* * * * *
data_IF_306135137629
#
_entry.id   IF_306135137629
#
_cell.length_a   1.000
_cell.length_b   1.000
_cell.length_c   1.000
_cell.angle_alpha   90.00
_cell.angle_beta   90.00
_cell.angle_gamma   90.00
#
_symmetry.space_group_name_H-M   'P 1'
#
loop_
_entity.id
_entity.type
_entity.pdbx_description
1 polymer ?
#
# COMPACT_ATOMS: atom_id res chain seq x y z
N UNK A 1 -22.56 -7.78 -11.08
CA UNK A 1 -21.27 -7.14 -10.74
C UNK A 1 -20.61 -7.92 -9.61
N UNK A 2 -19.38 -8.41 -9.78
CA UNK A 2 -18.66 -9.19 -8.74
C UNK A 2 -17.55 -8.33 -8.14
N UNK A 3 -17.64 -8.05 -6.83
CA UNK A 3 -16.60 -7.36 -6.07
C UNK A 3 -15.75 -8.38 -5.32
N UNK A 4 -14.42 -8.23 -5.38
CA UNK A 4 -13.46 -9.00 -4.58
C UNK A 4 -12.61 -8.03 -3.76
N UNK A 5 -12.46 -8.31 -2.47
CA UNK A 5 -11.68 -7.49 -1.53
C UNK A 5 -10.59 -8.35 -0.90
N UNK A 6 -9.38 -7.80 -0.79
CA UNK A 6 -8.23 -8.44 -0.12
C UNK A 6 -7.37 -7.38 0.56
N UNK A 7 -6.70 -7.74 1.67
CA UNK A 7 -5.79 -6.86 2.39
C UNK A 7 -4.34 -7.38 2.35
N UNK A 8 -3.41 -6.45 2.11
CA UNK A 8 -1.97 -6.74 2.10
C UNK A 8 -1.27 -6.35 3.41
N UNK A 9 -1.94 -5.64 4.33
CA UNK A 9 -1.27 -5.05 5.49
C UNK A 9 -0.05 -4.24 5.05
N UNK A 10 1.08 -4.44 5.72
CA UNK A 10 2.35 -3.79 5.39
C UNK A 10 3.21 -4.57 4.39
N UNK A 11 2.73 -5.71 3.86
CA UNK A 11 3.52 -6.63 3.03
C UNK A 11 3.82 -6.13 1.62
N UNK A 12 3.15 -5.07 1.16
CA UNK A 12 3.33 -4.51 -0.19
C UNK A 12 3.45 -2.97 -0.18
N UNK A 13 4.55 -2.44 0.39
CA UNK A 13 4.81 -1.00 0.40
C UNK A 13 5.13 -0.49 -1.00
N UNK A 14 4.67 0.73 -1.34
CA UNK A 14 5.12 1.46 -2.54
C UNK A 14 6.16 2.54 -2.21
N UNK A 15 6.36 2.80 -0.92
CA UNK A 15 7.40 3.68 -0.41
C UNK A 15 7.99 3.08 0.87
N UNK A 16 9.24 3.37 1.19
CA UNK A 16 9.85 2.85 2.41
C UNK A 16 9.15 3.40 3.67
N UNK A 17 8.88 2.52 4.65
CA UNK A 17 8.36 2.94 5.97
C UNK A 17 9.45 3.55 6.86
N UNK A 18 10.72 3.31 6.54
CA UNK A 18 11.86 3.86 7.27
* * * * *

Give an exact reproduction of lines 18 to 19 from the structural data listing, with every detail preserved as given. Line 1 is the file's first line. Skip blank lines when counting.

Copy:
1 polymer ?
#